WASHINGTON -- After this week, workers laid off through no fault of their own will not be eligible for any of the generous extended unemployment benefits layoff victims have received from the federal government since 2008.
States typically provide the first 26 weeks of unemployment insurance and Congress has provided extensions during every recession since the 1950s. But the current extensions, which give the unemployed an unprecedented 73 additional weeks of aid in some states, are set to expire at the beginning of January.
"There's a real potential cliff coming for unemployed people," emailed Judy Conti, a lobbyist for the National Employment Law Project, a worker advocacy group. "The federal unemployment programs all expire at the end of this year. This means that anyone who is laid off on July 1st or later, will ONLY receive state benefits unless Congress acts to keep these needed programs up and running."
It's not incredibly likely that Congress will be in the mood to keep these programs up and running. Even when Democrats controlled the House of Representatives last year, Republicans and conservative Democrats in the Senate caused delays every time the aid needed to be reauthorized. With Republicans in control of the House, additional federal spending to support the economy will be even less popular. (Earlier this year, the GOP pushed a bill that would allow states to redirect federal funds for jobless benefits.)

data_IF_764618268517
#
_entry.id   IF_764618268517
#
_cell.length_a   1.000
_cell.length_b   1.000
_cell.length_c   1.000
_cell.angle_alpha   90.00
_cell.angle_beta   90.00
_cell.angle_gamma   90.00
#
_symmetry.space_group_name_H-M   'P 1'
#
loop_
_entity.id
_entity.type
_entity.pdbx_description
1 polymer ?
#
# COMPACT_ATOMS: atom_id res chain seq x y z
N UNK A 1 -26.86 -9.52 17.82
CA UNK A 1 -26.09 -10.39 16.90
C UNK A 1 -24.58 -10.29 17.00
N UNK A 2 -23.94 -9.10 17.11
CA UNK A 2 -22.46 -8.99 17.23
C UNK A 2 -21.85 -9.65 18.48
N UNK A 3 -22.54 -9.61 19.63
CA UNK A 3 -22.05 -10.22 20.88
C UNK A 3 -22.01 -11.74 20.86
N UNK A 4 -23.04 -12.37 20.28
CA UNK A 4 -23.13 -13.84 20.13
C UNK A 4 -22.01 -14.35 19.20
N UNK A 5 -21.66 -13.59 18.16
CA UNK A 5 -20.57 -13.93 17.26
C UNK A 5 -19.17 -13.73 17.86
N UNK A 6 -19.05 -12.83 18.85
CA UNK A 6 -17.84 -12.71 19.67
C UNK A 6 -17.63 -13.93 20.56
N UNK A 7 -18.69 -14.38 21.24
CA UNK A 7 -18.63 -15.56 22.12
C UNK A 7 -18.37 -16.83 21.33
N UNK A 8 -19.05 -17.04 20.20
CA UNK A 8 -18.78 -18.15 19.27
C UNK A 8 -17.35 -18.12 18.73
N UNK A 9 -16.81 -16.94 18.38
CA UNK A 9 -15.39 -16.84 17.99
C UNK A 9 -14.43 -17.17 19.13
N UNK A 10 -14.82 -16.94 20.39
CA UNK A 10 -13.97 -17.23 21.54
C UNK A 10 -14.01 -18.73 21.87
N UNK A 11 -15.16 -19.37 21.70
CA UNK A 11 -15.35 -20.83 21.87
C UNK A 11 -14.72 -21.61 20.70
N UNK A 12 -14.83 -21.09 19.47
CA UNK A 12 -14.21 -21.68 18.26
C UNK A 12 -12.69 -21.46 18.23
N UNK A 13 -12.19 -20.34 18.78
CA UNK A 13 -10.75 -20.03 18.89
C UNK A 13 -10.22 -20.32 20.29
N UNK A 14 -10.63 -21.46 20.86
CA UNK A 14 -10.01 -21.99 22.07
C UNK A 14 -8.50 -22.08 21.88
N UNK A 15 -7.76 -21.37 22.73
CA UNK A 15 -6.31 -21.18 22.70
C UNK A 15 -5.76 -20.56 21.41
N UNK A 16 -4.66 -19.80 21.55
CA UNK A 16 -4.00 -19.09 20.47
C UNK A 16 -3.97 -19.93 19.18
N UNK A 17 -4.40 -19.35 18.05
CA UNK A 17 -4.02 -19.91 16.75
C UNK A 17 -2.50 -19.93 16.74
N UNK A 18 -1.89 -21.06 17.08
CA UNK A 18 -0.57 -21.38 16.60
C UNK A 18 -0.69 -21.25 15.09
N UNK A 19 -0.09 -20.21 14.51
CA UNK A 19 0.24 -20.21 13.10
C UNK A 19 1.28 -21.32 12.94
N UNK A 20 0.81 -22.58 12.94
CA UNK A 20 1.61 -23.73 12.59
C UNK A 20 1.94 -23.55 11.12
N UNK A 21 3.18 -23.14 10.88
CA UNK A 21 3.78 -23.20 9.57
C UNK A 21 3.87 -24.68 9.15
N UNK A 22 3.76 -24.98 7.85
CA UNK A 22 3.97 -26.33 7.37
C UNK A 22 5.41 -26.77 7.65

Spokesmen for Republican leaders in the House either did not comment or did not respond to requests for comment for this story.
In December, Democrats only managed to preserve the benefits through this year by attaching them to two years of continued tax cuts. Several Dems grumbled that the benefits would be in trouble come January 2012.
"The rich get everything they wanted," Rep. Jim McDermott (D-Wash.) told HuffPost in December. "They don't care about the other stuff because they know it will all go away. The unemployment benefits -- we're gonna be fighting that one this time next year, right in the middle of when [Republicans] are in control. What chance do we have then? Zero."
Nearly 4 million people are currently collecting benefits under the federal programs, according to the latest data from the Labor Department. As of May, 6.2 million people had been out of work for six months or longer. The average unemployed person had been out of work for 39.7 weeks.
Federal unemployment benefits have never been dropped with a national unemployment rate above 7.2 percent.
"Quite frankly, this will be nothing short of a disaster –- for those workers and their families, and for local economies across the country," Conti said. "It's not too early for Congress to hold good-faith and open-minded negotiations about how to keep these federal programs up and running until the economy recovers enough, and creates enough jobs, that the programs are no longer needed."
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